Come nightfall, Fan Hua calls the Youth League secretary Meng Xiaohong, having her summon the cadres to a meeting after dinner. Meng is a person Fan Hua can rely on – they always see eye to eye and Fan Hua really appreciated Meng’s efforts in erecting their stone arch bridge. Meng Xiaohong is a pretty humble person, always saying that: “With all these competent people in the village, you should really assign them more tasks. I have much room to improve myself, too.” Now, isn’t that the nicest thing to hear! She simply knows her ability and her position in society. Qin Shu is no match for her – he brazenly asks for power and is forever unable to keep a low profile. Fan Hua figures that she’d simply let Xiaohong take over the business of family planning after the election; she could rest assured that Xiaohong’s got everything under control, as she’s both resourceful and resolute.
But not much later, the pregnant woman Xue E runs away. Her husband Li Tiesuo comes to the village committee making a big scene. This comes off as quite a bold move, as he should have kept her there at home – how could it possibly be our fault she’s gone?! Fan Hua orders: “In view of the current situation, the priority of our village right now is Xue E’s pregnancy. Let’s put our heads together and find out where she is. We’re all in the same boat – united we stand, divided we fall. It’s better that we sing in chorus rather than on our own.”
Xiang Sheng is the committee member in charge of cultural, educational and health matters. He is also the village accountant. But he’s been doing business in Xiushui in recent years. At the meeting, Fan Hua concocts a plan – she will dispatch both Xiang Sheng and Qin Shu out of the village to prevent them from forming local posses. Qin Sheng can be properly assigned the task of finding Xue E, failure of which will get him blamed for negligence. For Xiang Sheng, he needs to use the funding he has to bring that foreigner to the village.
County Head Niu when speaking to Fan Hua said: “If you come across any difficulties in your work, mention them and the Party will do their best to solve them.” He also asked how sure she is of the election, to which she replies: “Serve a second term if elected, otherwise drop it.” The head praised her on taking this stance, saying: “I’m glad to hear you are duly prepared. Having said that, I am all too certain you will be reelected. Actions speak louder than words, and I’d be worried all the time if I put the village in someone else’s hands. After all, over a thousand people live there.”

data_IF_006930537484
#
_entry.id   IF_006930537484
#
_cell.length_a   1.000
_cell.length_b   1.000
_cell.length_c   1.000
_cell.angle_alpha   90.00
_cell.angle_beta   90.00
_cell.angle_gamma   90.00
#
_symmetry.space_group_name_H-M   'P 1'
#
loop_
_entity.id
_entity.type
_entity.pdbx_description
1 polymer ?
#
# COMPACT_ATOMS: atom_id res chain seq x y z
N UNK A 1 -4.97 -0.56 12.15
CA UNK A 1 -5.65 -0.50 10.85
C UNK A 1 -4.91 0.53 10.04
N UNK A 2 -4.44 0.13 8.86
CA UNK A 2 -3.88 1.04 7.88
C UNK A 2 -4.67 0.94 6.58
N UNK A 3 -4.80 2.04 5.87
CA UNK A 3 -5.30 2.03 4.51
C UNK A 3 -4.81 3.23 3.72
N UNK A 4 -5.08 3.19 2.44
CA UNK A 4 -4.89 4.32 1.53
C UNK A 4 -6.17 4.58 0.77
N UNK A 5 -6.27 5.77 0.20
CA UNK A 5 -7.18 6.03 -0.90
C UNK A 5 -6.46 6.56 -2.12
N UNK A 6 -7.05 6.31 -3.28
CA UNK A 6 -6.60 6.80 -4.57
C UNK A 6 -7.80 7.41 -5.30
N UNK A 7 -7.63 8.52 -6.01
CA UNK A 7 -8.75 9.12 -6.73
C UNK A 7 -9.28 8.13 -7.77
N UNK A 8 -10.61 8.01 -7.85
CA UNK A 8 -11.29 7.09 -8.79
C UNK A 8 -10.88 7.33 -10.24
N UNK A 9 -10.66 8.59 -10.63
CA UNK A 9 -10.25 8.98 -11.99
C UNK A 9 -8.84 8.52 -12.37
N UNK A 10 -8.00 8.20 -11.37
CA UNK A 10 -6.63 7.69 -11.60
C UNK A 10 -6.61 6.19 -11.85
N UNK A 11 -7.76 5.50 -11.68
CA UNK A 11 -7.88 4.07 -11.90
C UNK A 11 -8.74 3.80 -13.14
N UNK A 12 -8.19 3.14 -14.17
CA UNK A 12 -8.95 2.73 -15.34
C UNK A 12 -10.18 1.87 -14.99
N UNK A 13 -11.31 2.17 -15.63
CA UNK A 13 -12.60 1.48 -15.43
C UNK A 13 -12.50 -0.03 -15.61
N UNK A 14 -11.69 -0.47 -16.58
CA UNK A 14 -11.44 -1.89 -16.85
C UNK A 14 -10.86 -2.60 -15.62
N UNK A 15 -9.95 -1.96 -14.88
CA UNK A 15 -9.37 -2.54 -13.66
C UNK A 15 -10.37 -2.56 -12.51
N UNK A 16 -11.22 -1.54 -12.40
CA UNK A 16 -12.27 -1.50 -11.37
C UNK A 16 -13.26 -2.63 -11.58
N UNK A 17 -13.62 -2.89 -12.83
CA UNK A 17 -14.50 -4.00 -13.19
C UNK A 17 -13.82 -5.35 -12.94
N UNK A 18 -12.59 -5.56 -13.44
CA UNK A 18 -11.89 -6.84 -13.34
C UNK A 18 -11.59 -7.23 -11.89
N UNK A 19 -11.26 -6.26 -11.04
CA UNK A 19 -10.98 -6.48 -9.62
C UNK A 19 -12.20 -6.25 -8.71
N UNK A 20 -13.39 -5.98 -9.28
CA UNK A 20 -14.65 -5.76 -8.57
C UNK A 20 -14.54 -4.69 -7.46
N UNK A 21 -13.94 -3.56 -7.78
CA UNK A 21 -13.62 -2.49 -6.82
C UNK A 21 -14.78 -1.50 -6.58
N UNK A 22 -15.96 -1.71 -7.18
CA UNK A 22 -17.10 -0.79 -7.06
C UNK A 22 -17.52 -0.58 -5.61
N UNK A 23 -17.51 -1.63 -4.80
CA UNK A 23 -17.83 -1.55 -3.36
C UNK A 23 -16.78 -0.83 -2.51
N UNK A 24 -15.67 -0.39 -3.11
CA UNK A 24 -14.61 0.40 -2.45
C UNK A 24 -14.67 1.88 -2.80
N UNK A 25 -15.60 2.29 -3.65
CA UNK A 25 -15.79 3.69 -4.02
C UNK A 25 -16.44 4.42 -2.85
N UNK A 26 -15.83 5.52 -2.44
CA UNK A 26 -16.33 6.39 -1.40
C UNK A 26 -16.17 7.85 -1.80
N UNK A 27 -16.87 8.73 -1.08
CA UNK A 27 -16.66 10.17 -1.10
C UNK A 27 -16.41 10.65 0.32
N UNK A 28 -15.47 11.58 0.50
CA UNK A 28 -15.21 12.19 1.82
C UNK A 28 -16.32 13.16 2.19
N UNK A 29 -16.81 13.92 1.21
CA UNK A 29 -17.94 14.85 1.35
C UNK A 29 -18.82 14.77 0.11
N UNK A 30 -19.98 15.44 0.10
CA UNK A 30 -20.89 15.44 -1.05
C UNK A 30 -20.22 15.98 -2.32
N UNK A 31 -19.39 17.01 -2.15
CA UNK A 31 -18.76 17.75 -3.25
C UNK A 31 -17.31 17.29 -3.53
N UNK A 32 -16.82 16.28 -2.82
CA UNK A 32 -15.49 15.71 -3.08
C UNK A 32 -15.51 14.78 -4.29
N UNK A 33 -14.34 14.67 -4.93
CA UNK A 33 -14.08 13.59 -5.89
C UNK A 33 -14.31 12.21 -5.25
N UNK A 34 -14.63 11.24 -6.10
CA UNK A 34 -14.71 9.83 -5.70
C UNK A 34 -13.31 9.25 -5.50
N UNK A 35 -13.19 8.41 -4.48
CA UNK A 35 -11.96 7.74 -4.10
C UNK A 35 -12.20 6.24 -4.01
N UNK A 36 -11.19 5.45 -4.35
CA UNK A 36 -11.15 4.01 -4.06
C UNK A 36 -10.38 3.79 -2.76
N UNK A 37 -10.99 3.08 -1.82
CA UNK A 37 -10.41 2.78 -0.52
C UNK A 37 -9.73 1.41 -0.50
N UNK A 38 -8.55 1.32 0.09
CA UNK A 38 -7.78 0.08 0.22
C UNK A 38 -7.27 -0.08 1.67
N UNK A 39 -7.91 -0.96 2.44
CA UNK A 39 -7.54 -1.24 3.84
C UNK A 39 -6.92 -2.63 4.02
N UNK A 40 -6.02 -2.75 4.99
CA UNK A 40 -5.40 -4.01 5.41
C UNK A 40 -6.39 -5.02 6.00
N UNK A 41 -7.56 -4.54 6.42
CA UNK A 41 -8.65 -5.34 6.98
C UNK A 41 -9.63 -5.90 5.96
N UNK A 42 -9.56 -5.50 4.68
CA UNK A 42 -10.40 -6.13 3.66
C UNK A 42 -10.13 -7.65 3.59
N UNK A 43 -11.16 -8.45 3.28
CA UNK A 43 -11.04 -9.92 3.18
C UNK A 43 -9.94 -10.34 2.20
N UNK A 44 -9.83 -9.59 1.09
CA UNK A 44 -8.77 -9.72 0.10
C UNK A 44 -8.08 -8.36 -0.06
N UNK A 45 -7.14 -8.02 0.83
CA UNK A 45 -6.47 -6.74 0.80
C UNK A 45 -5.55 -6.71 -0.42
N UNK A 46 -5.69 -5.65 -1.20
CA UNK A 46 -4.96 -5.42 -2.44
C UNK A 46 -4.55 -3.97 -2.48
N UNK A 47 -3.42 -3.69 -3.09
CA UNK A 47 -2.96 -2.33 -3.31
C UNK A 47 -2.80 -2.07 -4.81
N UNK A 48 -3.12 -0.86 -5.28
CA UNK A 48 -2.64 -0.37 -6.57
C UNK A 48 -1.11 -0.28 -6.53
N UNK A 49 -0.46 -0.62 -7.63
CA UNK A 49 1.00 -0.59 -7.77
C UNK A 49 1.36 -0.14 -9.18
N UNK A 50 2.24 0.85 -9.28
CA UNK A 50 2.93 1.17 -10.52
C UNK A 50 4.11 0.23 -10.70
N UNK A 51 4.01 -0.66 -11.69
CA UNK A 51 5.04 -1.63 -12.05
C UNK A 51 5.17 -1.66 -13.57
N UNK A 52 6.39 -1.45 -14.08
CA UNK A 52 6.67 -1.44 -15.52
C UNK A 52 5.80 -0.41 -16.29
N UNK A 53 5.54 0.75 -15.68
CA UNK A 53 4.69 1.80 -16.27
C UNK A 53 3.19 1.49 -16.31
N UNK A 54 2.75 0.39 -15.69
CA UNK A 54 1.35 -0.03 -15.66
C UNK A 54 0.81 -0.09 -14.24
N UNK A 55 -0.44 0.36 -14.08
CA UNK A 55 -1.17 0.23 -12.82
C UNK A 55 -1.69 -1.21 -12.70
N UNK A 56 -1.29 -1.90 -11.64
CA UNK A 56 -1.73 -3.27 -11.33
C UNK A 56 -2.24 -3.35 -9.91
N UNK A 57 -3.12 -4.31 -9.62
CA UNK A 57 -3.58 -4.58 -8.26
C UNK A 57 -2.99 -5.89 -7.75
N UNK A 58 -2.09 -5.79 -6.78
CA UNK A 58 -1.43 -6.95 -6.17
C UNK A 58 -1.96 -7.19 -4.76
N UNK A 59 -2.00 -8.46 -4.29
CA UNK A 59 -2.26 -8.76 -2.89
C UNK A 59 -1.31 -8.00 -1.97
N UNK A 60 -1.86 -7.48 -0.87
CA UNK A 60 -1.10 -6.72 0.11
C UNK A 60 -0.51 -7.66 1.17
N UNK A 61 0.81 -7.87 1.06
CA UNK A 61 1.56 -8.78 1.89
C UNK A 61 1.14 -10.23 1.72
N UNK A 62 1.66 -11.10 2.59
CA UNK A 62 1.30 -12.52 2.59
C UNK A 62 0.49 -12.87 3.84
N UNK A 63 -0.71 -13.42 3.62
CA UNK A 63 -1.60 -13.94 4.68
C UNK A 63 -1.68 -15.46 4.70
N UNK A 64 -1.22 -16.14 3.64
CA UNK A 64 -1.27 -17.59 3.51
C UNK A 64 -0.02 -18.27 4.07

After clinking glasses with Li Hao, a former classmate, Fan Hua remarks: “Election time again, but this time you’re on your own. Keep the sheep for later – I want you to stay mindful of the fees paid by farmers, public accumulation funding, management costs… everything. I need a confidant in the team, you know. A democratic finance team is to be set up in the village later, which you will also be heading.” Li Hao makes it known to her that Xiang Sheng, who has coveted the position of village head, is expanding his forces to fight a winning battle. “What about Xiaohong?” asks Fan Hua. She is only too pleased to hear his answer: “Xiaohong is a golden phoenix. You are a perfect match for each other, just like the pictures of a dragon and phoenix carved on the stage wall. She is your born successor.” Speaking of Qin Shu, Li Hao says: “All the books he reads are ones borrowed from me. They are all about Lin Biao. That’s what’s on his mind all day. Lin Biao wants to be the chairman of the country, while he wants to be the committee director of the village.” Li Hao also casually mentions that brief meetings have been going between some guys. On the topic of Xue E, Li implies: “The eye of the typhoon is its most peaceful spot, and shadows lie under the light.” But Fan Hua is puzzled by what he’s said.
Fan Hua takes Li Hao’s words with a grain of salt, intending to check up on Xiang Sheng’s accounts. If there are any mishaps, they can get in the way of him in his quest for both positions of village secretary and head. This is well put by County Head Ma, saying that “You shit however much you eat, and God is equal to everyone.”